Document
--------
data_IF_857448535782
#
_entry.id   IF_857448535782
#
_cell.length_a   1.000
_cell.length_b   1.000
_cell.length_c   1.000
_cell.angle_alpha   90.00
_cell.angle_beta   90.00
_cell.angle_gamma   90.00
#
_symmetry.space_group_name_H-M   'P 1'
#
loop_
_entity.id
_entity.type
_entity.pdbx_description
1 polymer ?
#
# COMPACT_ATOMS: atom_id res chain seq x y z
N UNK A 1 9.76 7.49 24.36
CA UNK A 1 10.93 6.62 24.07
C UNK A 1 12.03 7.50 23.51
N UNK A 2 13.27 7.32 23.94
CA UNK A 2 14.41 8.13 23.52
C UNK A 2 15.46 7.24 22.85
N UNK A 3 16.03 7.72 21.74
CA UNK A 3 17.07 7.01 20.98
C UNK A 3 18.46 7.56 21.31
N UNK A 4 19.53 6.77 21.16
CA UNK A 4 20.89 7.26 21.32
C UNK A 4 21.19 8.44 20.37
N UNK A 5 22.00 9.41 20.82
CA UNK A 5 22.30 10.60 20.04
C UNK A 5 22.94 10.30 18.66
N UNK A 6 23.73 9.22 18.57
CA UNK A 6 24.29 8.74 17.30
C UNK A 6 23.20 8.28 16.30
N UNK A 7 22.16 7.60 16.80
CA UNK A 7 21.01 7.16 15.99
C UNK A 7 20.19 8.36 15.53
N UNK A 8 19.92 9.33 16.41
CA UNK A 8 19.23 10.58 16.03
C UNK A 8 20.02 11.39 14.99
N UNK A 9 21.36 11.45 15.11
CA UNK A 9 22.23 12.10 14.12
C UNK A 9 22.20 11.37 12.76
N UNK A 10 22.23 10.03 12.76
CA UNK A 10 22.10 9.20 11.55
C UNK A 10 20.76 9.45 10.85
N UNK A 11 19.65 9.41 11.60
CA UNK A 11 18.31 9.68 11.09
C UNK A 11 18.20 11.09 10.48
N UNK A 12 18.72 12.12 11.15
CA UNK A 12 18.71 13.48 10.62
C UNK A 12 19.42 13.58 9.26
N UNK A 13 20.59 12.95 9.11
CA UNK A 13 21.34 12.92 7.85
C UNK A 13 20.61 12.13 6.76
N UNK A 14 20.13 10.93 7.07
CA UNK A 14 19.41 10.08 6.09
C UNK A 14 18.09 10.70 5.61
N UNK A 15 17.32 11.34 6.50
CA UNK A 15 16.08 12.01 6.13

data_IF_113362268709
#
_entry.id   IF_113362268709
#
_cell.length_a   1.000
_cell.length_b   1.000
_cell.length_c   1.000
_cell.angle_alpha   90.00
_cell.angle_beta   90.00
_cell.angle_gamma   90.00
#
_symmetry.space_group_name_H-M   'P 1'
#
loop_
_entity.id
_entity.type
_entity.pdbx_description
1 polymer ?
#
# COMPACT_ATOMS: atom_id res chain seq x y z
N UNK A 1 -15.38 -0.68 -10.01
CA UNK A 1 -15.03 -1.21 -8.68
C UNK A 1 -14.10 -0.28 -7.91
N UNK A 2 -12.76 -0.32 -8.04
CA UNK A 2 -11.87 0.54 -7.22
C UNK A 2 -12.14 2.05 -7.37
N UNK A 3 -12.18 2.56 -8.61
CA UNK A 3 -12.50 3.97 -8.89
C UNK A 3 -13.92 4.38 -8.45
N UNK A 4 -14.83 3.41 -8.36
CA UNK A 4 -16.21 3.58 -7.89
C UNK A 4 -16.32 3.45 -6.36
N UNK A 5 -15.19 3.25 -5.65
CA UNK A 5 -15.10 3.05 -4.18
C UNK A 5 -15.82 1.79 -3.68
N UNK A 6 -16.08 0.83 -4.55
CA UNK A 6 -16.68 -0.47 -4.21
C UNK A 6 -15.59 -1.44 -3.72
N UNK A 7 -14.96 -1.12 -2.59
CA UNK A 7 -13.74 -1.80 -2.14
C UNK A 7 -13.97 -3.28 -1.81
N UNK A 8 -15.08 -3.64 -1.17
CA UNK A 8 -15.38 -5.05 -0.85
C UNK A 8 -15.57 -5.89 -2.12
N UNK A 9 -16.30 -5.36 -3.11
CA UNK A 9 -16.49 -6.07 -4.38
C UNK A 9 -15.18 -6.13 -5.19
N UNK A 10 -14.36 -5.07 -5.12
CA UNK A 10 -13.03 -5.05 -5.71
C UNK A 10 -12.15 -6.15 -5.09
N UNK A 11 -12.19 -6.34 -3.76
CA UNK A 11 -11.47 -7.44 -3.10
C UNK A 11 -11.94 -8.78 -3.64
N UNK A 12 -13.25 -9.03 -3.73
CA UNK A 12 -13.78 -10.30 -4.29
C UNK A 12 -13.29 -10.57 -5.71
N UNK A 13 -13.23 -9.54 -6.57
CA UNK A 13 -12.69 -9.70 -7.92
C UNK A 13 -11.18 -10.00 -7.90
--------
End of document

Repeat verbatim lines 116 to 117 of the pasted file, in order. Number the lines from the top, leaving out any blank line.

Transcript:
CA UNK A 11 -11.47 -7.44 -3.10
C UNK A 11 -11.94 -8.78 -3.64